Finding a YouTube Alternative Without Censorship

Written by
Special HQ
 on 
December 31, 2021

By now you are probably aware of YouTube’s community guidelines which place limitations on language, visuals, and content itself. Over time, YouTube has adjusted its rules regarding censoring specific topics. In some cases, like hate speech and COVID-19 misinformation, censorship has been forefront and largely transparent in regards to regulation from Google. In another regard, creators know to censor vulgar language on their channel at the risk of becoming demonetized.

A major shift happened in December of 2017, referred to colloquially as “AdPocalypse”, when YouTube’s automated content policing tool started demonetizing content that could be identified as “Not Advertiser-Friendly.” Content in question included a variety of language, themes, and jokes that were deemed not family friendly which led large advertisers such as Pepsi to remove their ad spend.

Creator Felix Kjellberg, better known online as PewDiePie, is a channel featuring video games, vlogs, comedy, music videos, and more. In October 2020, Kjellberg alleged that his content was shadow-banned on YouTube, with shadow-banning defined simply as content not appearing on YouTube search results. Although this claim was denied by YouTube, Kjellberg and his followers have been critical of YouTube’s content policing and spread that dialogue to other YouTubers and netizens across the web.

In a recent case, in June of 2021, MIT Technology Review and Reuters reported that YouTube removed videos of a human rights group that documented testimonials of the Uyghur genocide.

These are merely a few examples of how censorship policing has affected YouTube content and creators in a variety of spaces. In this blog we will dig deeper to uncover how this could affect your channel. This impacts all creators - because your content can be “fine” one day and gone the next, impacting your lifestyle and income with no warning.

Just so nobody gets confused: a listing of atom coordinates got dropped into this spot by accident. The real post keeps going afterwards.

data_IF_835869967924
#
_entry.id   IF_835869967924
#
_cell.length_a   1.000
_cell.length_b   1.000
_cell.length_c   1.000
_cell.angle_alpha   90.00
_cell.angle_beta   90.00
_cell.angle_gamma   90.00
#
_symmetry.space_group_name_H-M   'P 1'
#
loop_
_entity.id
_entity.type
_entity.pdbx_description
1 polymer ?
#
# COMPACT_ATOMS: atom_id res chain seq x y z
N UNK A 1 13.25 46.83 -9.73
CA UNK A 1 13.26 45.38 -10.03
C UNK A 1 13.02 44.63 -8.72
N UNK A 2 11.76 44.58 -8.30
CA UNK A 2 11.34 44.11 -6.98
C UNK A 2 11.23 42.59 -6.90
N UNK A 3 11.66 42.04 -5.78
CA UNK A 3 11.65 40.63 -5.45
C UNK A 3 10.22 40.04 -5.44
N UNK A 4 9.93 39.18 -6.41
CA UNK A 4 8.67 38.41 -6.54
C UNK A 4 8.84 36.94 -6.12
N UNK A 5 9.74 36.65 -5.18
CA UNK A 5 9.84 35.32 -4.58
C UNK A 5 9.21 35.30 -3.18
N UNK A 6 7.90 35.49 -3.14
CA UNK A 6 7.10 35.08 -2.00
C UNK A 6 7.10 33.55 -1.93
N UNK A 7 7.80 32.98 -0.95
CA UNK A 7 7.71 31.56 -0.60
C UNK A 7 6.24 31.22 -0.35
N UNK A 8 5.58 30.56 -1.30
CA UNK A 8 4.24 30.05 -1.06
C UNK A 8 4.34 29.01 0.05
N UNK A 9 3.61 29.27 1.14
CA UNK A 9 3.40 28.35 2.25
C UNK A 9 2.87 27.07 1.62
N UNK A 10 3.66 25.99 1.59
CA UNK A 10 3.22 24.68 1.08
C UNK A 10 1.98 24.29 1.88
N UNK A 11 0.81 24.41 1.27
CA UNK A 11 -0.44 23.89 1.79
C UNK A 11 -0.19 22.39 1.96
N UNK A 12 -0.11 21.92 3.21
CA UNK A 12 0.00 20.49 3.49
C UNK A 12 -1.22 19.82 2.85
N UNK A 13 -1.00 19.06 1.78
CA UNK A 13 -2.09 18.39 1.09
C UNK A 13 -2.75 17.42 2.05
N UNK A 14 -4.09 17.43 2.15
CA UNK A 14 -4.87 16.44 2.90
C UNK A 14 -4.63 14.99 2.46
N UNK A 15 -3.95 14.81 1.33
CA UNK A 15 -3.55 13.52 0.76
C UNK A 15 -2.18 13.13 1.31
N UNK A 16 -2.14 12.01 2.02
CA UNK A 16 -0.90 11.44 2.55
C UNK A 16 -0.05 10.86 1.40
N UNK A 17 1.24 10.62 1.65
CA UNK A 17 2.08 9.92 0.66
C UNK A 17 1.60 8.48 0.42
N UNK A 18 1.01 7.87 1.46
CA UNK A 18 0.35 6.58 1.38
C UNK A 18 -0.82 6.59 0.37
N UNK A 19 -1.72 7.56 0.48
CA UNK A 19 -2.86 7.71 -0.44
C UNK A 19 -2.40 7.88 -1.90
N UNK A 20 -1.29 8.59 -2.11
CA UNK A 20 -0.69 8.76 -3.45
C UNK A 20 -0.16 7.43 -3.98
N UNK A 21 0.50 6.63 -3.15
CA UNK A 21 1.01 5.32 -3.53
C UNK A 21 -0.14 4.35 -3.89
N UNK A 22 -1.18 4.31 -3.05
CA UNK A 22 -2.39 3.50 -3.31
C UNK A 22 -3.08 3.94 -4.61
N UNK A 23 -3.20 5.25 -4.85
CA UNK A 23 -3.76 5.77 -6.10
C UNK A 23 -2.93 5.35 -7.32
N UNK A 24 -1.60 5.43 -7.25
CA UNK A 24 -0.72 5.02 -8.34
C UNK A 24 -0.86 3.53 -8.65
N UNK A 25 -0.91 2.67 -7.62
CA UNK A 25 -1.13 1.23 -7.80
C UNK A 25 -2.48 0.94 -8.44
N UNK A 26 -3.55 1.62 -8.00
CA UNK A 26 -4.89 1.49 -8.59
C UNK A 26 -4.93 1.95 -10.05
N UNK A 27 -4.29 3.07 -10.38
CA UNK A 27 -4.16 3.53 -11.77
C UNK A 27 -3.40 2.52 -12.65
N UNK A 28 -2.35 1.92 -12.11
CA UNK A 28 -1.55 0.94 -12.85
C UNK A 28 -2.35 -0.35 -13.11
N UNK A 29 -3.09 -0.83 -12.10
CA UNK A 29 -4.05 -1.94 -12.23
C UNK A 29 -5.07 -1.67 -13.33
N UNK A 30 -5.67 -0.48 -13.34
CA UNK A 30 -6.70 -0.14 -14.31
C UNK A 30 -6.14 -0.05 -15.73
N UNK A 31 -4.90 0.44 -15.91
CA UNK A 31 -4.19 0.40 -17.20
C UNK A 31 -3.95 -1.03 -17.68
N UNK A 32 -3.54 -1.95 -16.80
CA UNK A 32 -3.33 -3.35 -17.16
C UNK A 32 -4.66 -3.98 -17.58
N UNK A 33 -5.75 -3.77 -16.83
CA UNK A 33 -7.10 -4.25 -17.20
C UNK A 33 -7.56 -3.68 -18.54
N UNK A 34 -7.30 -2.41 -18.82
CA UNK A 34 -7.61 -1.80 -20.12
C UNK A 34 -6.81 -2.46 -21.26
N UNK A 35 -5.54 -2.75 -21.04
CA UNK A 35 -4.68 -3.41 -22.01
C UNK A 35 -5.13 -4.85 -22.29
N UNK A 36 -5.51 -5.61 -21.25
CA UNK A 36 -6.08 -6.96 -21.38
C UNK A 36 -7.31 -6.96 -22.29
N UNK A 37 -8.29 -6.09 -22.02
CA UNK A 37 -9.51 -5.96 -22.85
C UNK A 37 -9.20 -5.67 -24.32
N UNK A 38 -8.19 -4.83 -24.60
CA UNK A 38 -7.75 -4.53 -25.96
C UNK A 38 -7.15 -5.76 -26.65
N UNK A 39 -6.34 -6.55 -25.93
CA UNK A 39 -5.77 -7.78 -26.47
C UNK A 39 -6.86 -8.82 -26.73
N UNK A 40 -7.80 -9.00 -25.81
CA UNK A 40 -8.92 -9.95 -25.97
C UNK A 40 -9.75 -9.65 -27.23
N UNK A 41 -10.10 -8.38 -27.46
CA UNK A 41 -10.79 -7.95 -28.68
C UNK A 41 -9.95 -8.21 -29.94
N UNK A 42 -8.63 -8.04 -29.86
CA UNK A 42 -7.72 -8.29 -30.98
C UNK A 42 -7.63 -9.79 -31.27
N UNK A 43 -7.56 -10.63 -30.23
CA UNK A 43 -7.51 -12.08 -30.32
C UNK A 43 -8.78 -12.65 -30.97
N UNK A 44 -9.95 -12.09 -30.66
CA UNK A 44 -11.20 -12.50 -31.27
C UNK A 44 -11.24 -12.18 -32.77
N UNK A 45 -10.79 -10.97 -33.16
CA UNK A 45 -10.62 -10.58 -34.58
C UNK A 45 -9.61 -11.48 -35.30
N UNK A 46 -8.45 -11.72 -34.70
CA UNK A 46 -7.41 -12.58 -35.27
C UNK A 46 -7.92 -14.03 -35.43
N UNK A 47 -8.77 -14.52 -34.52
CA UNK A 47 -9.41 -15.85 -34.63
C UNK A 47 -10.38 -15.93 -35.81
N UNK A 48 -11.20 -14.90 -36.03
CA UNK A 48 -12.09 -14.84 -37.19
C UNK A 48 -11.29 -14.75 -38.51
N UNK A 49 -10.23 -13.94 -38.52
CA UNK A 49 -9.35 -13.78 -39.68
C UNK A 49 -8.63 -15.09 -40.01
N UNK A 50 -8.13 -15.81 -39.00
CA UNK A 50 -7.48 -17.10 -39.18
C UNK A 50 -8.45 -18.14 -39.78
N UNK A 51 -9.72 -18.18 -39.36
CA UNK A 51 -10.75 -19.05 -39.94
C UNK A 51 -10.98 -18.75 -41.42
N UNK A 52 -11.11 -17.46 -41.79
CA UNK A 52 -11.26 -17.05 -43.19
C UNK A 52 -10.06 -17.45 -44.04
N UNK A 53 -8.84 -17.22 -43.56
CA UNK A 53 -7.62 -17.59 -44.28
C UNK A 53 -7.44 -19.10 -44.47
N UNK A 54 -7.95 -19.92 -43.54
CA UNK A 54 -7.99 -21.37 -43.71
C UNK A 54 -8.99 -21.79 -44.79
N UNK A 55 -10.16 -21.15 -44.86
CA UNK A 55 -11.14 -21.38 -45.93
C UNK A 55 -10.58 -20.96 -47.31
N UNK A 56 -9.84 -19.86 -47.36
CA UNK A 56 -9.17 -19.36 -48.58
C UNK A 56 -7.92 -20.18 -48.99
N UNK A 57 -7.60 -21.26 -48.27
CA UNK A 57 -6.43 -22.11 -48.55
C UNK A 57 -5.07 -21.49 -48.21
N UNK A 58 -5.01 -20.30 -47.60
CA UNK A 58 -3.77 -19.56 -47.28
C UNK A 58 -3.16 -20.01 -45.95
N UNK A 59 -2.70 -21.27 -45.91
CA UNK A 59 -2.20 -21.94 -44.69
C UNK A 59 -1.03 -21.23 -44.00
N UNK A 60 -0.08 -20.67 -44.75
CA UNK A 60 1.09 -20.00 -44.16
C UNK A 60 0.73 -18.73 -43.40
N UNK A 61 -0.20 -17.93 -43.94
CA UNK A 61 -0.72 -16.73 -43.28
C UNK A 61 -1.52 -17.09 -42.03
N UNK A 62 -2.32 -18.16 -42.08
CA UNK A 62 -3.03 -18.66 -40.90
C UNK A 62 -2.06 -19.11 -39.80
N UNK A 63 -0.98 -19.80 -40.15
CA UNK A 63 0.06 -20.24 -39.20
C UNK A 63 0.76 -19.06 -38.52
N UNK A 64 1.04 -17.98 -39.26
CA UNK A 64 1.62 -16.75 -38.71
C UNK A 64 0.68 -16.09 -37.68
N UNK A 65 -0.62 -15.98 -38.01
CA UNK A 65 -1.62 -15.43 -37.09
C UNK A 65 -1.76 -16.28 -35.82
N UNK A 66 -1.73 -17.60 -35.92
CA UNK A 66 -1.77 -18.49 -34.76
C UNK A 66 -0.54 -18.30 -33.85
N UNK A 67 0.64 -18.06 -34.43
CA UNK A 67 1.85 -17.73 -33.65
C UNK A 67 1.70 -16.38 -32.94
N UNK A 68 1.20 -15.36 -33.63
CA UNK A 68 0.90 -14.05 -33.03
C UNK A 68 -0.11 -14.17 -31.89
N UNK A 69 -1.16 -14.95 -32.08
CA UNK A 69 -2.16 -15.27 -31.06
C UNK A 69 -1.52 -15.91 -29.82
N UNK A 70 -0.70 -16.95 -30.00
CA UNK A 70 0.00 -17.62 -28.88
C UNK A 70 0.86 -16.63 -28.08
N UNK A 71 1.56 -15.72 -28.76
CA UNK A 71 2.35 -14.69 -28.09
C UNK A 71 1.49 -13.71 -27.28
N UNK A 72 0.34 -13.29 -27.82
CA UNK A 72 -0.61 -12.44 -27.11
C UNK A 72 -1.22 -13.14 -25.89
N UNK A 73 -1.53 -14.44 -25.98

Non-Advertiser Friendly Content

Let’s take a step back and define what “Not Advertiser-Friendly” content is and why it’s important for creators of all spaces to be aware of these regulations.

YouTube has built out an overview of community guidelines that, if breached, are subject to action taken by YouTube, such as demonetizing content, removing content, shadow-banning, or deleting of channels. Click here to review the full policy.

The community guidelines may have a lot of information, but many topics remain ambiguous and are subject to debate, such as inappropriate language, firearms-related content, controversial issues, or sensitive events. The example cited about the Uyghur genocide is an example of a sensitive event that could be in violation of these community guidelines, but a newsworthy topic.

A few years ago, YouTube channel Demolition Ranch, received a notification from YouTube that several of their videos would no longer receive monetization. Creators took to Twitter to share the news, which sparked followers' outcry at this update. Although the videos remain viewable, Demolition Ranch lost out on earning monetization revenue for some of the content they created.

A hard truth about YouTube: it can monetize any content hosted on its platform and not share the proceeds with the creator of that channel. In November 2020 the updated terms of service stated that YouTube has the “right to monetize” all content on its platform. This means they have the ability to start placing ads on videos from channels that are not part of the YouTube Partner Program, which is set up to share ad revenue with the creators.

The Algorithm and Censorship

Working the YouTube algorithm is a continuous revolving door that creators work to understand. Just like any advice on working the YouTube algorithm in your favor, the most critical piece is to prioritize remaining true to your channel over trying to appease the algorithm at large.

How does the algorithm play into censoring? The truth is, at a certain level many creators will face some kind of restrictions, such as reducing content’s appearance in an already saturated landscape. YouTube also has a poor system set up to combat copyright trolls, and unfortunately takedown requests frequently occur, even when you’re the creator. Discover best practices on how to play the algorithm game from our recent blog.

Platforms without Censorship

It can feel overwhelming reviewing the community guidelines and critiquing every content piece you create, but don’t let it stop you from producing the content that is true to your channel and resonates with your audience. YouTube is an excellent tool to reach new users and build audiences, but depending on your channel’s niche, it may or may not be the right place for ad monetization.

There are many platforms that cater to specific themes, however they tend to embody stereotypes. A few examples are Patreon which is commonly associated with donations, or how Liveleak is associated solely with gore, or how Nebula or CuriosityStream is education, and so on.

Special.TV is a platform that exists without these associations, for all creators to create the exact content without censorship or limitations on monetization based on channel category or content. Discover how you can own your channel here at Special.TV with an early access application.

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